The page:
Today we stand at the crossroads. In one direction lies business as usual, the road we’ve traveled for decades. Down that path, we’d forgo serious measures to rein in our oil consumption, we’d continue buying oil from the dwindling number of oil-rich nations to drive our SUVs a mile to the grocery store, and we’d scrape Alberta clean to find a few years of tar to put in our tanks. We’d decapitate more mountains in Appalachia to heat our homes and power our flat screen televisions, pumping out climate warming carbon with every watt.
New rules must ensure that wages in the developing world are sufficient to meet basic human needs. We must forgive the national debts of developing countries as reparation for past trade inequities and the wholesale extraction of natural resource wealth by industrialized nations. And we must replace unfair terms of trade with new rules that ensure fair prices for basic goods from developing countries, to make sure debt does not re-accumulate. By promoting equity, we can counter poverty and environmental destruction, which adds to climate change and encourages the emergence of new infectious diseases that can race around the globe.
We must also establish financial incentives such as tax breaks or subsidies to persuade the private sector to promote reductions in carbon emissions, in part by stimulating producers of clean energy and energy-efficient technologies. Conversely, we must dismantle perverse subsidies that drive deforestation and subsidize the production and consumption of fossil fuels.
We’ll also need new funds and grants to support what the private sector for the most part cannot: building new infrastructure for the low-carbon economy and preserving our atmosphere, watersheds, and wetlands, our forests, fisheries, and oceans. They should come from a large global environment and development fund.
Money from this fund would help nations — particularly the most vulnerable — prepare for the coming climate. It would help assess vulnerabilities to the impacts of climate change, develop and adopt early warning systems, and create clean, robust, resilient energy systems.
The International Energy Agency has called for $500 billion per year for 20 years to move the world toward clean, low-carbon energy. This figure is in line with what Sir Nicholas Stern proposed in his famous 2006 report on the economics of climate change: a global fund that dispenses 1 percent of global GDP, or $350 billion per year.
To come up with such huge sums, we’ll need creative, equitable methods of financing. Individual nations could contribute, but taxes on financial transactions are probably the fairest and most lucrative way to go. A so-called Tobin Tax, originally proposed by Nobel Prize-winning Yale economist James Tobin, offers several benefits. By levying just a quarter of a penny on every dollar used in currency transactions, which total more than $2 trillion per day, we could slow currency speculation, which disrupts economies, and generate as much as $500 billion per year for global environmental initiatives — a reasonable investment in our common future.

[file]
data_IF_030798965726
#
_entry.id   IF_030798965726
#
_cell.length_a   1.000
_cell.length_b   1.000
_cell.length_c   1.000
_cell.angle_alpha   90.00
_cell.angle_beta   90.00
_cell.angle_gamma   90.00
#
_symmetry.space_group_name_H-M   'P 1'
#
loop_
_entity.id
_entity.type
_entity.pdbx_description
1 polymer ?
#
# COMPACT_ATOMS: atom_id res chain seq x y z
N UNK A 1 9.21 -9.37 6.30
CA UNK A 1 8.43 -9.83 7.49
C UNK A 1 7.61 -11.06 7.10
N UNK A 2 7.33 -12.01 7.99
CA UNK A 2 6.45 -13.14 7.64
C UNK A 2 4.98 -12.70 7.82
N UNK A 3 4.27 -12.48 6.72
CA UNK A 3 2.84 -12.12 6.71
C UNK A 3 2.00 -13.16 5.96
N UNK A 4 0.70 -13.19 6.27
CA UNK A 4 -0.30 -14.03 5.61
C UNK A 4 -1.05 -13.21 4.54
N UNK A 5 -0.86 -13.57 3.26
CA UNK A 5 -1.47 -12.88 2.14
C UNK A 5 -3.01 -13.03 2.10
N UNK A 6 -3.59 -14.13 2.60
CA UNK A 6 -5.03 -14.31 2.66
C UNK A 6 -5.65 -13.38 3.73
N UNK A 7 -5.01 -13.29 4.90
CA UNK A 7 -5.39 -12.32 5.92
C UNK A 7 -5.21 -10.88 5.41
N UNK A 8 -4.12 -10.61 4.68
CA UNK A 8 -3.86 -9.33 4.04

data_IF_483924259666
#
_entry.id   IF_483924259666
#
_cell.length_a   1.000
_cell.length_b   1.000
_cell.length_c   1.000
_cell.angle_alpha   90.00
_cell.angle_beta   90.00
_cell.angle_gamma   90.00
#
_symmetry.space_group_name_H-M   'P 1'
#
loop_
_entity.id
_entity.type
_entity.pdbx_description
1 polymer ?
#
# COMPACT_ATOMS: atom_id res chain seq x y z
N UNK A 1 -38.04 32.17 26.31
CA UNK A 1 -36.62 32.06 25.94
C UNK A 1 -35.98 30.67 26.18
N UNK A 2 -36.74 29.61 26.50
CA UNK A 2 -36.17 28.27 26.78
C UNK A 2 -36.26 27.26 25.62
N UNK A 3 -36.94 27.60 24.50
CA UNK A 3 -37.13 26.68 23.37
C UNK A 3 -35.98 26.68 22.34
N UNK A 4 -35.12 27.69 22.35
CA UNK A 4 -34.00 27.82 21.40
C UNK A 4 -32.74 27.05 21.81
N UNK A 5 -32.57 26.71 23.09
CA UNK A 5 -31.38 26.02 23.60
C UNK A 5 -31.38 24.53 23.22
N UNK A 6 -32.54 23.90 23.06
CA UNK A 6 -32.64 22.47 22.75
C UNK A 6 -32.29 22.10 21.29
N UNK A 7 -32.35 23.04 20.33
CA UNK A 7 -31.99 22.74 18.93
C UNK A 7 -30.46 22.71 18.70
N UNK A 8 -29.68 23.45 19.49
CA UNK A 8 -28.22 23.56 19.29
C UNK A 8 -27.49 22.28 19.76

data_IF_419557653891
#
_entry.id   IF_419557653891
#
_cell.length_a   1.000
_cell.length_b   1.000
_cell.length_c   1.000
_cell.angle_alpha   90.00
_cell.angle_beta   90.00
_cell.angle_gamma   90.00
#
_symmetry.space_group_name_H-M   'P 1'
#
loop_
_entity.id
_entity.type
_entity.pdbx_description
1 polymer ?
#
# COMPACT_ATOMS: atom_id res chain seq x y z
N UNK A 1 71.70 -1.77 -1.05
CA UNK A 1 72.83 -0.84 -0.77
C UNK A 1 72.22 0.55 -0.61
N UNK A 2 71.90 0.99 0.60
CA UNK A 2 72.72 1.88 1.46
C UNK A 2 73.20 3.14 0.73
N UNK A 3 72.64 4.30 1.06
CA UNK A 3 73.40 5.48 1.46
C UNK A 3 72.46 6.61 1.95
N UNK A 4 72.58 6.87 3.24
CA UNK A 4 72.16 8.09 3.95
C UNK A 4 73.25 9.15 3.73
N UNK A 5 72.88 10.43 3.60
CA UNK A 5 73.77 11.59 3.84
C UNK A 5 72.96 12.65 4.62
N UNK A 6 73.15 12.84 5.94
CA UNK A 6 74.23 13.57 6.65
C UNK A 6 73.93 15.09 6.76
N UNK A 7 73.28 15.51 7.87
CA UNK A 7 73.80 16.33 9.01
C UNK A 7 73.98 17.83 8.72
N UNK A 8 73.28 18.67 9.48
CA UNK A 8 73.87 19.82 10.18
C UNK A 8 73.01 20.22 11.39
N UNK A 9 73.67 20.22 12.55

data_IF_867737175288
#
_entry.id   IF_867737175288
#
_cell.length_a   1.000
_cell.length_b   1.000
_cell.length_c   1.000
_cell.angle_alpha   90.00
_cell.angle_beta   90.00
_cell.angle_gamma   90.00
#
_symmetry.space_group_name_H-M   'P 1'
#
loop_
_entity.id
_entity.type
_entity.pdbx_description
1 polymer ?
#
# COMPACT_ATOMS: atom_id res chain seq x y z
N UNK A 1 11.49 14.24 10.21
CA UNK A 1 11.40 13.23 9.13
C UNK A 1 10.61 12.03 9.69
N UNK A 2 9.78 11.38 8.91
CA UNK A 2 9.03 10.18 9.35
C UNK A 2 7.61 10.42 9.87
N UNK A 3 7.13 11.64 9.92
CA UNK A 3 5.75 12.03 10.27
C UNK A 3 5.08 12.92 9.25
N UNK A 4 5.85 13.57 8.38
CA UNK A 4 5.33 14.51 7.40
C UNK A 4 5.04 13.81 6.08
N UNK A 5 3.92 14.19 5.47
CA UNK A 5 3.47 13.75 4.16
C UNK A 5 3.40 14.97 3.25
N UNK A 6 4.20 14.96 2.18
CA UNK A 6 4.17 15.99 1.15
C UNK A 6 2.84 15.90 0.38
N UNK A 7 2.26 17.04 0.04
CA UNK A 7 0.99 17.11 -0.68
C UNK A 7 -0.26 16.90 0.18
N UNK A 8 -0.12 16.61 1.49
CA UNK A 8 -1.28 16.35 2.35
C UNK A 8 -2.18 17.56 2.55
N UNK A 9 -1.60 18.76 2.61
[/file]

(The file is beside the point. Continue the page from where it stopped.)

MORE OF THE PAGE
We must also restructure and reform our current international financial institutions — the World Bank, the International Monetary Fund, and the World Trade Organization. These institutions have elevated the rights of transnational corporations over the rights of sovereign nations and their citizens through their destructive lending and trade policies, at great social and environmental cost.
It is now time to resurrect John Maynard Keynes’ grander vision for international financial governance, retooled to meet today’s needs. Establishing an institution for enhanced governance over global trade and finance would control currency speculation and dispense grants for biodiversity efforts, climate change initiatives, and global water projects — projects that serve society and preserve the global commons.
For hundreds of years, our global economy has been driven by endless growth and consumption. But in a world with finite resources and a limited capacity to recycle waste, endless consumption is not possible. Ultimately, we’re going to have to consume less, generate much less waste, and create very different ways of doing business, in which companies are rewarded for conserving rather than consuming, for serving rather than growing. At long last we need a form of economic development that is truly sustainable.
This post is adapted from Paul R. Epstein and Dan Ferber’s new book Changing Planet, Changing Health: How the Climate Crisis Threatens Our Health and What We Can Do About It.
Dan Ferber is a contributing correspondent for Science magazine. His feature articles have appeared in many publications, including Popular Science, Audubon, and Nature Conservancy.
Paul R. Epstein, MD, MPH, is associate director of the Center for Health and Global Environment at Harvard Medical School and a medical doctor trained in tropical health. He contributed to the work of the Intergovernmental Panel on Climate Change, which was awarded the Nobel Peace Prize in 2007.